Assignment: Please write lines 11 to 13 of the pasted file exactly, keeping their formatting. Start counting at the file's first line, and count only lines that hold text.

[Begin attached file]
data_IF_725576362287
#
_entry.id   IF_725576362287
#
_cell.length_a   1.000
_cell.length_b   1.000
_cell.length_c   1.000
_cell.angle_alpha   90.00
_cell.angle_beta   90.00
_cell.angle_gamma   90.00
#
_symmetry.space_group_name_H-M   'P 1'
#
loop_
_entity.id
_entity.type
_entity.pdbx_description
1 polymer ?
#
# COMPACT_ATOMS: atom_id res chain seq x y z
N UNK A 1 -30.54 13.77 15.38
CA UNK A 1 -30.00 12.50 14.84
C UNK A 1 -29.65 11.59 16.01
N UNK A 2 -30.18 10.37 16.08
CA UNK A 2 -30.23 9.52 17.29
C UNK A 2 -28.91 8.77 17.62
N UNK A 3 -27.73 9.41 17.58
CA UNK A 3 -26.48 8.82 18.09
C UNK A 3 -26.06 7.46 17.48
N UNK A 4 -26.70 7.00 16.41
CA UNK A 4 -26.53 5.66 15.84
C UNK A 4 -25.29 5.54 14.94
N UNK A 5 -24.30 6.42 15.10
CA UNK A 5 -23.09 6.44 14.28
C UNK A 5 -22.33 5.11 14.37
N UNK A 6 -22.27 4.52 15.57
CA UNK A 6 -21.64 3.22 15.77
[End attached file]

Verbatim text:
#
_symmetry.space_group_name_H-M   'P 1'
#